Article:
new venture

Alyssa Whitehead-Bust, former top Denver schools administrator, launches new consulting firm

PHOTO: Denver Public Schools
Alyssa Whitehead-Bust, former chief academic and innovation officer for Denver Public Schools.

A former top Denver Public Schools administrator who left the district earlier this year is teaming up with the former CEO of an East Coast charter school network to start a consulting firm.

Alyssa Whitehead-Bust was DPS’s chief academic and innovation officer until January. Before serving as a district administrator, she was the founding principal of Highline Academy, a successful DPS charter school that opened in 2004. And before that, she worked as a consultant, helping to start more than 15 charter schools across the country.

In announcing her departure from DPS, Whitehead-Bust said she concluded the district had “a lot of good work underway” that she trusted would continue.

“It inspires me to want to go make a difference in a new system,” she said last December. She has been mentioned as a possible candidate for open superintendent jobs around the country.

Whitehead-Bust, who still lives in Denver with her family, said that since leaving DPS, she has worked with districts including Boston Public Schools, Tulsa Public Schools and the Cleveland Metropolitan School District.

She said she’s also worked with organizations such as the Washington-based Center on Reinventing Public Education and charter management organizations such as Aspire Public Schools, which has schools in California and Tennessee.

Her partner in her newest venture is Evan Rudall, a former teacher and charter school founder who subsequently served as CEO of the Uncommon Schools charter network, which has schools in New York, New Jersey and Massachusetts. He was also the founding CEO of Zearn, a nonprofit that creates digital math lessons.

In her time at DPS, Whitehead-Bust led the team that authorizes the district’s charter and innovation schools. Her team had several other duties as well, including designing and choosing curriculum and tests used by DPS schools, and putting in place training for teachers. She also created the Imaginarium, DPS’s research and development lab.

New Hire

Corporate leader tapped to handle facilities, business for Memphis schools

PHOTO: Daarel Burnette
Administrative offices for Tennessee's largest school district

Shelby County Schools has hired a corporate executive in Memphis to oversee its business operations.

PHOTO: Shelby County Schools
Beth Phalen

In her new role with Tennessee’s largest district, Beth Phalen will oversee facilities planning and maintenance, nutrition services, district purchases and contracts, transportation and risk management.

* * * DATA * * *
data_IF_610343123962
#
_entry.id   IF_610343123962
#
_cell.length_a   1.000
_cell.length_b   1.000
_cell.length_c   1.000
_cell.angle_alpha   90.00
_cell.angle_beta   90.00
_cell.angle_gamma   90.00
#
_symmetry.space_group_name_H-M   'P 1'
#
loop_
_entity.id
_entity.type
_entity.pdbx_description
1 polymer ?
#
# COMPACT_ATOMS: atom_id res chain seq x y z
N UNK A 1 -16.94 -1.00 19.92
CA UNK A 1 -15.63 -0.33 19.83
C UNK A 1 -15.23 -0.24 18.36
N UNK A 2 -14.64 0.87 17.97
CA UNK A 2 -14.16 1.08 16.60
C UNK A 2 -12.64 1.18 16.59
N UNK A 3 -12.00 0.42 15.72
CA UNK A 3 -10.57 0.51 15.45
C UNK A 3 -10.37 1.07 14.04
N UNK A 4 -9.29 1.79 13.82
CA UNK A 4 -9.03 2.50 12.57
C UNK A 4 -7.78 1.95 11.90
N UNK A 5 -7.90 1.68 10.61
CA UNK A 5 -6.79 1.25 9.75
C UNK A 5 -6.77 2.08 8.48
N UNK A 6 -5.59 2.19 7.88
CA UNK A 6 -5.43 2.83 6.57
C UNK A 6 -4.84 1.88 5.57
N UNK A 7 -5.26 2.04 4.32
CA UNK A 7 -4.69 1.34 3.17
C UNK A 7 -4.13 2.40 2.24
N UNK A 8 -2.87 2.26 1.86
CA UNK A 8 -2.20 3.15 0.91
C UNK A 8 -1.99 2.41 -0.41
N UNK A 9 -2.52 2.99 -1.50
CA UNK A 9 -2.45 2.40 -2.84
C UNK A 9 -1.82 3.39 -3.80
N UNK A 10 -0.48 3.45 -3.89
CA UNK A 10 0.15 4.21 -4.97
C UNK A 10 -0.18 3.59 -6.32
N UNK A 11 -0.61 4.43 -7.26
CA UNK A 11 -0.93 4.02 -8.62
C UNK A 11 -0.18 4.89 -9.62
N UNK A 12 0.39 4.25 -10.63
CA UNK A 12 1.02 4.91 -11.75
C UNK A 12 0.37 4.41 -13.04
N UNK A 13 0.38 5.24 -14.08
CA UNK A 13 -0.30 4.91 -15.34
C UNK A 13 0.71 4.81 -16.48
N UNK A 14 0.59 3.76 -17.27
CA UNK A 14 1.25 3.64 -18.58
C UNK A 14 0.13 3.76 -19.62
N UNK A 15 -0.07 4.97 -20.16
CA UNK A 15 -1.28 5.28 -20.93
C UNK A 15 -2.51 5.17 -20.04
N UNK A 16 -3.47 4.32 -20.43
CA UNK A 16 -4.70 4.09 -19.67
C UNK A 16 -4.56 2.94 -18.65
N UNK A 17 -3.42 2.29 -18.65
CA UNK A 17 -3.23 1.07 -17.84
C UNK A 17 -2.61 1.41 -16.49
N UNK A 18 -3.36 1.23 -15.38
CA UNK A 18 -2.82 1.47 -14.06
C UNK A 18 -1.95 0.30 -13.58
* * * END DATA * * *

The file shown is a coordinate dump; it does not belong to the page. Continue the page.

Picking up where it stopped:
She was most recently executive vice president of strategy and operations for ISS Facility Services and before that served as vice president of business operations at Memphis-based ServiceMaster.

Phalen fills a vacancy open since mid-2015 and rounds out Superintendent Dorsey Hopson’s leadership team. Hopson took the helm in 2013 as the district’s first chief after the former Memphis City Schools merged with legacy Shelby County Schools.

The hire comes as Shelby County Schools is reshaping its facilities footprint and seeking to maintain a large number of aging buildings. The district also is seeking to diversify its business contracts to include more minority- and women-owned businesses.

Phalen replaces Hitesh Haria, now with Oakland Unified School District in California. Cerita Butler, the district’s director of business operations and procurement, has served as interim chief.

Movers & shakers

McQueen selects new chief of staff from State Board team

Candice McQueen is introduced in December 2014 as Tennessee's new education commissioner by Gov. Bill Haslam.

Laura Encalade is the new chief of staff for the Tennessee Department of Education, Commissioner Candice McQueen announced Monday.

Laura Encalade

Encalade isn’t moving far. The director of policy and research for the State Board of Education since 2015, she led projects including the state’s standards review process for math, English, science and social studies and the redesign of Tennessee’s teacher prep report card.

A native of Memphis, Encalade previously worked at the Department of Education as deputy director for the state’s $500 million Race to the Top grant and the director of educator talent. Prior to living in Nashville, she taught seventh- and eighth-grade social studies in St. Louis.

Encalade begins her new job on Feb. 27 and replaces Jayme Place Simmons, now Gov. Bill Haslam’s special assistant for strategy and policy.